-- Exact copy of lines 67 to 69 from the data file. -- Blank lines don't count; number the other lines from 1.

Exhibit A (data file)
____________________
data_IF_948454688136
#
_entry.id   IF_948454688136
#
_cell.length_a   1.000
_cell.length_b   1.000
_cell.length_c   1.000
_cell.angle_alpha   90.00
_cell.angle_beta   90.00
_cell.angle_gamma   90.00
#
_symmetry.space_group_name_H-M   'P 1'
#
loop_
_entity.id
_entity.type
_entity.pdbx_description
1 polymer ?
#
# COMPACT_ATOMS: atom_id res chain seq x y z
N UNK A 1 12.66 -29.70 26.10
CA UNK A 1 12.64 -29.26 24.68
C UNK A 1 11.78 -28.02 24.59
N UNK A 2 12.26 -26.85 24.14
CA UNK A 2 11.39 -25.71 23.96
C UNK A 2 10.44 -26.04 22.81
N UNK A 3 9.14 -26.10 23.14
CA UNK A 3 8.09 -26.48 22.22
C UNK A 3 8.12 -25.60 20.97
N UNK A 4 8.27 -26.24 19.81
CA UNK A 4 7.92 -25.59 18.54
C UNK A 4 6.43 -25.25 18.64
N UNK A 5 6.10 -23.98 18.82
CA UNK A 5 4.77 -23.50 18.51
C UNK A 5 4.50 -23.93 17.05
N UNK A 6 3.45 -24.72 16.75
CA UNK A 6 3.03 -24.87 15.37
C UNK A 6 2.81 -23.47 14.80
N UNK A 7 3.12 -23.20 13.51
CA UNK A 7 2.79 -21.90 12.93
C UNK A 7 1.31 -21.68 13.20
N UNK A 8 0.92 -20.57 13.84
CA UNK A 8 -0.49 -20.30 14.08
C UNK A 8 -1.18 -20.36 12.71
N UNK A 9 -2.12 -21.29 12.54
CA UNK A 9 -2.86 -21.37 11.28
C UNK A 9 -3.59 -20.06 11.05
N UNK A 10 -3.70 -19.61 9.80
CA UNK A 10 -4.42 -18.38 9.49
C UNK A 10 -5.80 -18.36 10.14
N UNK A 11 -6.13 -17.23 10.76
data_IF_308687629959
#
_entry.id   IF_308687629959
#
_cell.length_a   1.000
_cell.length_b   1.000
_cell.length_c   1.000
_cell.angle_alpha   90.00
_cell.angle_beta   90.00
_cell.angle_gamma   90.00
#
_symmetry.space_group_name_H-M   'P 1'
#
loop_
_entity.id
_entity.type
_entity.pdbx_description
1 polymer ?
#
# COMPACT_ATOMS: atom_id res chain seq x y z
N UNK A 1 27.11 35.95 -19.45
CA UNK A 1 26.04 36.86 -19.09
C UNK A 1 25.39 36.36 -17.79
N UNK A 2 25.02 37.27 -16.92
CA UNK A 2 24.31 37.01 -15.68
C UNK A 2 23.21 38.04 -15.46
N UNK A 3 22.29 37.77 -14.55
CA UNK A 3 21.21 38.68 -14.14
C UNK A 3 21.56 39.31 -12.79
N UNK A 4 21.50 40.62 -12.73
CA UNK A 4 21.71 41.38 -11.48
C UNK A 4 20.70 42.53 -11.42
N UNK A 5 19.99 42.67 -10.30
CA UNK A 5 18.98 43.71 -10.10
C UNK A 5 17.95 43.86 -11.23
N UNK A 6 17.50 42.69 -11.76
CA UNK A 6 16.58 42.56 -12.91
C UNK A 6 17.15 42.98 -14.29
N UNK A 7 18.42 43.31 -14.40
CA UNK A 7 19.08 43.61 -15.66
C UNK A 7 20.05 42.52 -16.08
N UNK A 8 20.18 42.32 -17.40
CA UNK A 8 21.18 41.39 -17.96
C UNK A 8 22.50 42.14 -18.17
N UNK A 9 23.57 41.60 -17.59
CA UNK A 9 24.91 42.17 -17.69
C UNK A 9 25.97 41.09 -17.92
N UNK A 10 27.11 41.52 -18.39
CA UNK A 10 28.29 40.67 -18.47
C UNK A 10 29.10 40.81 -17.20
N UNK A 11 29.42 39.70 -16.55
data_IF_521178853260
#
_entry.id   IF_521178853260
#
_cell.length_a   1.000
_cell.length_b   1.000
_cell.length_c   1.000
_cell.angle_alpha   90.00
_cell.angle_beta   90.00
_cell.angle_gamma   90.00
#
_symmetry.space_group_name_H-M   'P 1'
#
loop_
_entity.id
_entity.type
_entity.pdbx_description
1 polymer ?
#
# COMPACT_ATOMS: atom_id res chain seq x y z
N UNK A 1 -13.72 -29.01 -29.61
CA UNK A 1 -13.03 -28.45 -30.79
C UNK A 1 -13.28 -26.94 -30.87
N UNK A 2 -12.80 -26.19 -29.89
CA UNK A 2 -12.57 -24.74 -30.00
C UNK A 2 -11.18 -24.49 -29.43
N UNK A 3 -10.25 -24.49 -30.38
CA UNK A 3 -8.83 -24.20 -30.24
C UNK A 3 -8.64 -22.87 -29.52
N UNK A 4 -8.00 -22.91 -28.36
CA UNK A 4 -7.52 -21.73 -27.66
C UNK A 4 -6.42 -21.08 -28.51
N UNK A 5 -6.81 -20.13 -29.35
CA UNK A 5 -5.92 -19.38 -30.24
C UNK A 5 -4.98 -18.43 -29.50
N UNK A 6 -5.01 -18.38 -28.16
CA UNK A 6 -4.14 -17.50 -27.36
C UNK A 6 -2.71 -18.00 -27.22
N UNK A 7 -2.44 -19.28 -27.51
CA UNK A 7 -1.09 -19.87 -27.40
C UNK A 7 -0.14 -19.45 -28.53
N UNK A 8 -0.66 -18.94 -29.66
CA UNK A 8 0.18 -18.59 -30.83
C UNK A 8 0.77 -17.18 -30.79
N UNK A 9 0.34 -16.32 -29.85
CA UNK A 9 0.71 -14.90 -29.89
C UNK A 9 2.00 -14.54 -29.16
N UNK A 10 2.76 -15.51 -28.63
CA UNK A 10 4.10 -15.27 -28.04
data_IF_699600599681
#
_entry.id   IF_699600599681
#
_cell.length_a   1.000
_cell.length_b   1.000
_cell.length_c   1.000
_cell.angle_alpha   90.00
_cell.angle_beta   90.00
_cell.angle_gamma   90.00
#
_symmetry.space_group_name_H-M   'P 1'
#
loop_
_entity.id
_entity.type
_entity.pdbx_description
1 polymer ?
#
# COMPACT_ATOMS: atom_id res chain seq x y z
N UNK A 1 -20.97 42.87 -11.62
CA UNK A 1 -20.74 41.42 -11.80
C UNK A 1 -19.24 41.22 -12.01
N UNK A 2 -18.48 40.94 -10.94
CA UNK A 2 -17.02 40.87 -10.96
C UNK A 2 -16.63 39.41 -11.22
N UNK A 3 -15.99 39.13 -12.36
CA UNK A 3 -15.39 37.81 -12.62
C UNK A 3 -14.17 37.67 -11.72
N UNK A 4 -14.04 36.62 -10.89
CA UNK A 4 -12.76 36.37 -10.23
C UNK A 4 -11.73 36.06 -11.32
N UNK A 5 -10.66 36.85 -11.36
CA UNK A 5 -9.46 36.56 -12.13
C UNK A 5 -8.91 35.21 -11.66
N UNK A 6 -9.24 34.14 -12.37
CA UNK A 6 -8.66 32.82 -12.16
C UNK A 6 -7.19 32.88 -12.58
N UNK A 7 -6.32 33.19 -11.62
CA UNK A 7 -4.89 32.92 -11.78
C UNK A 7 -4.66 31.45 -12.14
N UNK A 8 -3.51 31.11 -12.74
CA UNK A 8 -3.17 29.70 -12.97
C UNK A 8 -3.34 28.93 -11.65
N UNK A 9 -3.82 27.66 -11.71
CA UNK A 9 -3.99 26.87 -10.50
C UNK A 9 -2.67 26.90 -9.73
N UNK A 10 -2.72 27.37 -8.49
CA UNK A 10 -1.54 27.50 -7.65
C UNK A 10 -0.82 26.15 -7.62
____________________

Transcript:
_entity.type
_entity.pdbx_description
1 polymer ?